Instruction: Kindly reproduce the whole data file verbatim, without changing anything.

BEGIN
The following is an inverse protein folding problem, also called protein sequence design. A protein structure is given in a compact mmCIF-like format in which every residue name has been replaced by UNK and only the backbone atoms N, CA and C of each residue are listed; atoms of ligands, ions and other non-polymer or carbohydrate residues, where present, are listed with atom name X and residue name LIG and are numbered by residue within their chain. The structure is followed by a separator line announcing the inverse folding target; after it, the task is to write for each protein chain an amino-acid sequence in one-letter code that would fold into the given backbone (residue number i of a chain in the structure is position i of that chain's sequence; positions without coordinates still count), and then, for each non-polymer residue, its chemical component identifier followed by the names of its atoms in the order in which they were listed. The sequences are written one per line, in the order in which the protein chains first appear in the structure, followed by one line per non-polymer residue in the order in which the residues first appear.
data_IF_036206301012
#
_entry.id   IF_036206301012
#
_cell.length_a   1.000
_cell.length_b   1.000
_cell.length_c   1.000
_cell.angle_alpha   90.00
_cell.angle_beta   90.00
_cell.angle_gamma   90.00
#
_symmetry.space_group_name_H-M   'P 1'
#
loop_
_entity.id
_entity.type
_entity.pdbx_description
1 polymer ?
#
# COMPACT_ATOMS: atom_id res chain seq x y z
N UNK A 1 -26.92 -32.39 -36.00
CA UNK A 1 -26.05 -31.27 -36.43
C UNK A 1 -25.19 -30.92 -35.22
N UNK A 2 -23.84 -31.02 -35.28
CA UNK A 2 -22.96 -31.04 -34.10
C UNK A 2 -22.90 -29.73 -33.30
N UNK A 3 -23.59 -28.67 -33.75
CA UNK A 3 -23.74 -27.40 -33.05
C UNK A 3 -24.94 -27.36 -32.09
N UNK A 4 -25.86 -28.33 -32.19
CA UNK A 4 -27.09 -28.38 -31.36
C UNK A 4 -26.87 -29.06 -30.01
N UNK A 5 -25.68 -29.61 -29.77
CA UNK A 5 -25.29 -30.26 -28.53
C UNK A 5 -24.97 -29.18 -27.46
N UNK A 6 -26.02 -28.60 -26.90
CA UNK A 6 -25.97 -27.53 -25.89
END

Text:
The following is an inverse protein folding problem, also called protein sequence design. A protein structure is given in a compact mmCIF-like format in which every residue name has been replaced by UNK and only the backbone atoms N, CA and C of each residue are listed; atoms of ligands, ions and other non-polymer or carbohydrate residues, where present, are listed with atom name X and residue name LIG and are numbered by residue within their chain. The structure is followed by a separator line announcing the inverse folding target; after it, the task is to write for each protein chain an amino-acid sequence in one-letter code that would fold into the given backbone (residue number i of a chain in the structure is position i of that chain's sequence; positions without coordinates still count), and then, for each non-polymer residue, its chemical component identifier followed by the names of its atoms in the order in which they were listed. The sequences are written one per line, in the order in which the protein chains first appear in the structure, followed by one line per non-polymer residue in the order in which the residues first appear.
data_IF_036206301012
#
_entry.id   IF_036206301012
#
_cell.length_a   1.000
_cell.length_b   1.000
_cell.length_c   1.000
_cell.angle_alpha   90.00
_cell.angle_beta   90.00
_cell.angle_gamma   90.00
#
_symmetry.space_group_name_H-M   'P 1'
#
loop_
_entity.id
_entity.type
_entity.pdbx_description
1 polymer ?
#
# COMPACT_ATOMS: atom_id res chain seq x y z
N UNK A 1 -26.92 -32.39 -36.00
CA UNK A 1 -26.05 -31.27 -36.43
C UNK A 1 -25.19 -30.92 -35.22
N UNK A 2 -23.84 -31.02 -35.28
CA UNK A 2 -22.96 -31.04 -34.10
C UNK A 2 -22.90 -29.73 -33.30
N UNK A 3 -23.59 -28.67 -33.75
CA UNK A 3 -23.74 -27.40 -33.05
C UNK A 3 -24.94 -27.36 -32.09
N UNK A 4 -25.86 -28.33 -32.19
CA UNK A 4 -27.09 -28.38 -31.36
C UNK A 4 -26.87 -29.06 -30.01
N UNK A 5 -25.68 -29.61 -29.77
CA UNK A 5 -25.29 -30.26 -28.53
C UNK A 5 -24.97 -29.18 -27.46
N UNK A 6 -26.02 -28.60 -26.90
CA UNK A 6 -25.97 -27.53 -25.89